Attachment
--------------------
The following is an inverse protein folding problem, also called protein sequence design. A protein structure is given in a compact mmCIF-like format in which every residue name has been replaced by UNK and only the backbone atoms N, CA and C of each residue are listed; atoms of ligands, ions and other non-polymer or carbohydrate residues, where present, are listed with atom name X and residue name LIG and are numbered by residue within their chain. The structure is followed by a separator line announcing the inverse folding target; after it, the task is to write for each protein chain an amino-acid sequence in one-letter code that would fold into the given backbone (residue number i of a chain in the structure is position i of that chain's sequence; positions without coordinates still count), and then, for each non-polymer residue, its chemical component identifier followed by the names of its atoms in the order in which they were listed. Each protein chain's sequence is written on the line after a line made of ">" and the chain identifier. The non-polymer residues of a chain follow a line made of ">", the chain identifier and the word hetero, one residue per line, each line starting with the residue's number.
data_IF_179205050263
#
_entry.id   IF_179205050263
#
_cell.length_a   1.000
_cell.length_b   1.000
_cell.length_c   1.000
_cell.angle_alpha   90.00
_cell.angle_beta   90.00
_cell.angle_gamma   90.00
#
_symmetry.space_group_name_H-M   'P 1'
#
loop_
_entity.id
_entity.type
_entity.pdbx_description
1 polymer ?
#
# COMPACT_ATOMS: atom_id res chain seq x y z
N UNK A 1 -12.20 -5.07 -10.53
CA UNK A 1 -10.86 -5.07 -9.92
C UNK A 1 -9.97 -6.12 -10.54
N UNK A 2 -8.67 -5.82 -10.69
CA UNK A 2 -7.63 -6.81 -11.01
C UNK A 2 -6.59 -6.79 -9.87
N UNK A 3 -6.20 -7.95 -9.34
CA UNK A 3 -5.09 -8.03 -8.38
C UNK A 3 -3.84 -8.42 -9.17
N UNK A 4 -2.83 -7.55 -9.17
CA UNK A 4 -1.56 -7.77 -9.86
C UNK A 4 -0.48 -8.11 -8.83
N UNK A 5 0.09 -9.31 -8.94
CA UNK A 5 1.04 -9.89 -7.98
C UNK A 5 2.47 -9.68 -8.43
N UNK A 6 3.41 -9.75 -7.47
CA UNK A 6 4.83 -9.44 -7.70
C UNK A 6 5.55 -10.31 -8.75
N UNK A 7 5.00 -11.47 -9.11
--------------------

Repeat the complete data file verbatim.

The following is an inverse protein folding problem, also called protein sequence design. A protein structure is given in a compact mmCIF-like format in which every residue name has been replaced by UNK and only the backbone atoms N, CA and C of each residue are listed; atoms of ligands, ions and other non-polymer or carbohydrate residues, where present, are listed with atom name X and residue name LIG and are numbered by residue within their chain. The structure is followed by a separator line announcing the inverse folding target; after it, the task is to write for each protein chain an amino-acid sequence in one-letter code that would fold into the given backbone (residue number i of a chain in the structure is position i of that chain's sequence; positions without coordinates still count), and then, for each non-polymer residue, its chemical component identifier followed by the names of its atoms in the order in which they were listed. Each protein chain's sequence is written on the line after a line made of ">" and the chain identifier. The non-polymer residues of a chain follow a line made of ">", the chain identifier and the word hetero, one residue per line, each line starting with the residue's number.
data_IF_179205050263
#
_entry.id   IF_179205050263
#
_cell.length_a   1.000
_cell.length_b   1.000
_cell.length_c   1.000
_cell.angle_alpha   90.00
_cell.angle_beta   90.00
_cell.angle_gamma   90.00
#
_symmetry.space_group_name_H-M   'P 1'
#
loop_
_entity.id
_entity.type
_entity.pdbx_description
1 polymer ?
#
# COMPACT_ATOMS: atom_id res chain seq x y z
N UNK A 1 -12.20 -5.07 -10.53
CA UNK A 1 -10.86 -5.07 -9.92
C UNK A 1 -9.97 -6.12 -10.54
N UNK A 2 -8.67 -5.82 -10.69
CA UNK A 2 -7.63 -6.81 -11.01
C UNK A 2 -6.59 -6.79 -9.87
N UNK A 3 -6.20 -7.95 -9.34
CA UNK A 3 -5.09 -8.03 -8.38
C UNK A 3 -3.84 -8.42 -9.17
N UNK A 4 -2.83 -7.55 -9.17
CA UNK A 4 -1.56 -7.77 -9.86
C UNK A 4 -0.48 -8.11 -8.83
N UNK A 5 0.09 -9.31 -8.94
CA UNK A 5 1.04 -9.89 -7.98
C UNK A 5 2.47 -9.68 -8.43
N UNK A 6 3.41 -9.75 -7.47
CA UNK A 6 4.83 -9.44 -7.70
C UNK A 6 5.55 -10.31 -8.75
N UNK A 7 5.00 -11.47 -9.11